Reading Between The Lines, Hope For A Family Heirloom


Does this tattered, dog-eared Christmas card record book have family heirloom potential? Only if someone wants it. (Photo by Joe Barkovich)

By Joe Barkovich

Christmas card record books are so telling about our lives.

Mine goes back to 1999.

There have been many entries over the years. There have been some departures.

Taking it out, in late November, can be an emotional experience.

This involves happy emotions. This also involves sad emotions.

This record book has become important to me. It is more than a tracking of cards sent and cards received. It is a tracking of life new and life expired.

I recall writing not so long ago that I hope it becomes a family heirloom. It is near the end of its pages, only a few remain. I think it may be two and part of another. I’m undecided what’s to be done when the last page is turned, when the last group of lines is filled with the last name,  address and postal code of a recipient.

It deserves heirloom status because of data it records. I reflect upon the changes in residential addreses and what led to them. In the case of parents, it usually is age and age’s toll on independence. In the case of some families, it could be employment-related uprooting requiring new routes to new beginnings in a different city or province.

In the case of one’s own family, it could be a change in life status, welcome or not.

My book will record that there is good news and bad news to this year.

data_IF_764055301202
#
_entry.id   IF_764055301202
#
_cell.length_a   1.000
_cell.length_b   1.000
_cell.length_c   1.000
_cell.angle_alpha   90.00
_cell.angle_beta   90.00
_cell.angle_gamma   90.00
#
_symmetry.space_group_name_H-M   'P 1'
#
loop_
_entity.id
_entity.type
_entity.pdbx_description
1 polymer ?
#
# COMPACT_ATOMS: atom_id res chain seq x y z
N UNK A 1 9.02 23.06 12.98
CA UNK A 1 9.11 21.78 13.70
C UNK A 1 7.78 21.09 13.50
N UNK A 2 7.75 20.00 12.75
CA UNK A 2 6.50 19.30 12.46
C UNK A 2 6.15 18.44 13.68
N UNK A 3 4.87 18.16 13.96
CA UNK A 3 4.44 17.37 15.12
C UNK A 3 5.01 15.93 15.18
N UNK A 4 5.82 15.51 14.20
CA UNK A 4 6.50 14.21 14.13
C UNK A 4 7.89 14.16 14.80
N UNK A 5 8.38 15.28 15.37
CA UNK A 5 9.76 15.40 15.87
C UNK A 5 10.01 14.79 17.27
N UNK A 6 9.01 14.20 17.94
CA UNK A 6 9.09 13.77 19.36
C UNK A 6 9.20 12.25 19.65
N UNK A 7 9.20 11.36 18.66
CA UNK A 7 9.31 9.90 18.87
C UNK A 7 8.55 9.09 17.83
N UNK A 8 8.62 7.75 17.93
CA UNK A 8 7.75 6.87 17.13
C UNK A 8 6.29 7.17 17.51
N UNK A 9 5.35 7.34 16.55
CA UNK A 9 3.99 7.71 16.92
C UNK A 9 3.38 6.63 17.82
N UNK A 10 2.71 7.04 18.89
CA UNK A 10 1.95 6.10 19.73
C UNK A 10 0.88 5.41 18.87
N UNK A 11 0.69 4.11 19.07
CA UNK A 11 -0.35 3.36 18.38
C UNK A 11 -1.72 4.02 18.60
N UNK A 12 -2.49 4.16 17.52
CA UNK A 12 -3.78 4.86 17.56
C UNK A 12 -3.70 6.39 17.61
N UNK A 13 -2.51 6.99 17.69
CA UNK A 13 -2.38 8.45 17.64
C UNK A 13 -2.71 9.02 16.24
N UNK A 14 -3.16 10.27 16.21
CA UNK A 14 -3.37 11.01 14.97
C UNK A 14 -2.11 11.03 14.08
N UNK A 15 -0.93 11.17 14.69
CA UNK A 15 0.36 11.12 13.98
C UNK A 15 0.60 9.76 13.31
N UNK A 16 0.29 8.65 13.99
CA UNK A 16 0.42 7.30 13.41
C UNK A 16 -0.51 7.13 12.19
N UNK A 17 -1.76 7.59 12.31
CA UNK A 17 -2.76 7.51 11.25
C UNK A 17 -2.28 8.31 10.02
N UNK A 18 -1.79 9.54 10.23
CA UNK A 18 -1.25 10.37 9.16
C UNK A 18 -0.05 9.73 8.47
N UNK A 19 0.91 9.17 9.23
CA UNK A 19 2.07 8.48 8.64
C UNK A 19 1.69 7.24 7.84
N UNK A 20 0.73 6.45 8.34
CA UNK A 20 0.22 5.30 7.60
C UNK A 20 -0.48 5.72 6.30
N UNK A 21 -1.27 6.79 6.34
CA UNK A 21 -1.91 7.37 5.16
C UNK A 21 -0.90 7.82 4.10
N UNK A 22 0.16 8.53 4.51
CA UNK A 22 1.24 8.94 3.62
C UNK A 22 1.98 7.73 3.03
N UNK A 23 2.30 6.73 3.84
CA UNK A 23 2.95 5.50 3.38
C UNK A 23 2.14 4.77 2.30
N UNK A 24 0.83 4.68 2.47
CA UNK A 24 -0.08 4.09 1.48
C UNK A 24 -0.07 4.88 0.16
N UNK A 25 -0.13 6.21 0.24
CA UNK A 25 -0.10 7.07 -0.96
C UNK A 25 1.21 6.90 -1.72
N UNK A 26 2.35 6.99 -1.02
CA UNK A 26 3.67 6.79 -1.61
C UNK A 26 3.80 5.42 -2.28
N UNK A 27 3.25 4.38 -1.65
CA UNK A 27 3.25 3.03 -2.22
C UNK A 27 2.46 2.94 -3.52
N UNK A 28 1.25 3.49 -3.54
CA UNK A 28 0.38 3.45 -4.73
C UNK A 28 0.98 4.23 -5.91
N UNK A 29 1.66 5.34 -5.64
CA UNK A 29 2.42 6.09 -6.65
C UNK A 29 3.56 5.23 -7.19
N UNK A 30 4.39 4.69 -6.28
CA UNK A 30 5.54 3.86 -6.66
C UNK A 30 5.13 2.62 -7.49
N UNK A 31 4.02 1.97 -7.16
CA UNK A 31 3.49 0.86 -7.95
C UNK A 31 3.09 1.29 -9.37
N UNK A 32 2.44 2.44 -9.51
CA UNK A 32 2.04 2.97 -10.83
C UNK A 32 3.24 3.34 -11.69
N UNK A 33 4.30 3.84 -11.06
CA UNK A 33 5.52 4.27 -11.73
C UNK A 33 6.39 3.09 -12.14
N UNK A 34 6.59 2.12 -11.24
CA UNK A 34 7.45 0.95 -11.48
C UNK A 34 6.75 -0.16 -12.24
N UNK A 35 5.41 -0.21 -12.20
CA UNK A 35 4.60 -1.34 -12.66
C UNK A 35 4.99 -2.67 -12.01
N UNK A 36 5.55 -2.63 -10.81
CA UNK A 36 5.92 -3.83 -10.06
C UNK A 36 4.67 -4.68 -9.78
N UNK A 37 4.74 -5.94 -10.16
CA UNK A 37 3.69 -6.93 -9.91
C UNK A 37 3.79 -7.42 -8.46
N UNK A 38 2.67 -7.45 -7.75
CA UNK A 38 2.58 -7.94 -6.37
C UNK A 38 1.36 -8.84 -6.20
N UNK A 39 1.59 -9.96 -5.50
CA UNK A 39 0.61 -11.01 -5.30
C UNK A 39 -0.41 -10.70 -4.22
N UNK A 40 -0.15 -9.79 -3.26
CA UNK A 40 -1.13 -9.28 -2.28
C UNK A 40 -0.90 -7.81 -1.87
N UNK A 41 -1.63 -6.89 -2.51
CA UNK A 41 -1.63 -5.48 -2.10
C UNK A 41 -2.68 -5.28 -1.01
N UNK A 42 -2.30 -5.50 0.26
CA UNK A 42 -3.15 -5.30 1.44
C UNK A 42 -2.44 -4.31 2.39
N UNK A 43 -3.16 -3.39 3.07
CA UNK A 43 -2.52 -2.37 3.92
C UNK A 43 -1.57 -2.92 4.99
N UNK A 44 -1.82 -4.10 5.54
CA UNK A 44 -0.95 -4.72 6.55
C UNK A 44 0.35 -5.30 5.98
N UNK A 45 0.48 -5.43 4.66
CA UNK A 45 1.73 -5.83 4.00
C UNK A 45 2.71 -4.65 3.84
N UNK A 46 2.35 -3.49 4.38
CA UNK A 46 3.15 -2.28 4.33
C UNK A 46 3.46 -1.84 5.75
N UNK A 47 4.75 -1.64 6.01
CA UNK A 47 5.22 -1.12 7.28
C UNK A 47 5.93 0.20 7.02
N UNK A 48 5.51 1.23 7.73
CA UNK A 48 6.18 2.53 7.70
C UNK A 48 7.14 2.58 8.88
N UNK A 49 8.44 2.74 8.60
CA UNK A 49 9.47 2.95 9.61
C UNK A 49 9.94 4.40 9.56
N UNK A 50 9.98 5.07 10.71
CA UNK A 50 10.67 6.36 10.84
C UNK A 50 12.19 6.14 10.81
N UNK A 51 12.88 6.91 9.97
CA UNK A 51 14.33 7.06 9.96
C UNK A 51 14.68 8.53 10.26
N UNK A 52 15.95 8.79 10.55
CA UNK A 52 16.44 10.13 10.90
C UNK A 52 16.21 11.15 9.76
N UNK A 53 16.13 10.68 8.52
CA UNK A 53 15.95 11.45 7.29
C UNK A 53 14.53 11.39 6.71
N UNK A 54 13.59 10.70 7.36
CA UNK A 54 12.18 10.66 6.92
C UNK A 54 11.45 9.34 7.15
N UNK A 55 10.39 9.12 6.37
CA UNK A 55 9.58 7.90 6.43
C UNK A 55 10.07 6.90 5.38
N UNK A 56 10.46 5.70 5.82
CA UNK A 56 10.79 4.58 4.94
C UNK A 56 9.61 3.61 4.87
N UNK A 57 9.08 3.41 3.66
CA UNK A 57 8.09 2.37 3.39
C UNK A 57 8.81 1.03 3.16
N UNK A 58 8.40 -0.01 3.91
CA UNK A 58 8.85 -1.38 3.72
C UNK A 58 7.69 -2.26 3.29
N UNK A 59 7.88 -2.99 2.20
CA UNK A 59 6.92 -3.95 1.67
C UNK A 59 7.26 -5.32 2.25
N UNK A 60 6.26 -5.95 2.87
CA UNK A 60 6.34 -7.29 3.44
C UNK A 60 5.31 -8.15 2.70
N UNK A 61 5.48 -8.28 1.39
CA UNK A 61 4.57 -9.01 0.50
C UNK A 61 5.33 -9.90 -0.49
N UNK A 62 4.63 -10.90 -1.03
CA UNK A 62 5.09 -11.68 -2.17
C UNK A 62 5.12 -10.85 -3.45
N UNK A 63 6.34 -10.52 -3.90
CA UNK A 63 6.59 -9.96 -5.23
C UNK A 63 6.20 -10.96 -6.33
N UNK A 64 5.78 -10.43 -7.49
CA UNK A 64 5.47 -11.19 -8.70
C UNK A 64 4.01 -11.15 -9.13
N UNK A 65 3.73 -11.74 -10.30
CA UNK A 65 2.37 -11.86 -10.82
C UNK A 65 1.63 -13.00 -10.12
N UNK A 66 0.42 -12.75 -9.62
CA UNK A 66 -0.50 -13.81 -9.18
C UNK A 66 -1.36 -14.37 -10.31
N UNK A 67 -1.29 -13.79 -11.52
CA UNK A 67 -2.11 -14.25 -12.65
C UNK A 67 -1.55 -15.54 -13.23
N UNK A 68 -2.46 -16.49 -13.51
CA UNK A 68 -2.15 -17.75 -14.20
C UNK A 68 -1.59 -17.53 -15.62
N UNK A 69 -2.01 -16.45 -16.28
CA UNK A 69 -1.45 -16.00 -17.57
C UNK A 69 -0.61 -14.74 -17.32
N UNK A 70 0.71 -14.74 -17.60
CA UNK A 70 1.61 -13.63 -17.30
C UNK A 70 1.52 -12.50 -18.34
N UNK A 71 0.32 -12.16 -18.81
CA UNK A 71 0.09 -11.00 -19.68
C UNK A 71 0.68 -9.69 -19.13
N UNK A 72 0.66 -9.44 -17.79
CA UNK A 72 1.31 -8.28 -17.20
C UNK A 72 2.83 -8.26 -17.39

First the good: it will show four new names added to the list. Now the bad: it will show two names now with ‘Deceased 2009’ added beside their names. A bean counter might be inclined to tell me: “Look on the positive side, that’s a net gain of two.” I value heartbeats more than beans.

My book reminds me of those who send a handwritten note with their annual card. I look forward to receiving and to reading them. They need not be lengthy, though some are.

They need not be overflowing with information, though some are. The bottom line, however, is that a handwritten note is to be remembered, perhaps treasured.  Someone has taken time to write down his or her thoughts.

For most, I daresay, a lost art.

As expected, some of these messages give cause for thought. Such a one, handwritten below the card’s scripted greeting, arrived just this week. It was: “Hope you are able to simplify during this confused ‘holiday season.’ And we also wish you peace with silence.”

Gifts of modern-day Magi? Simplification and peace with silence were nowhere on my Christmas list, though I have made room for them now.

Fittingly, they are at the top of my list.

(From a collection, this piece is from 2009)

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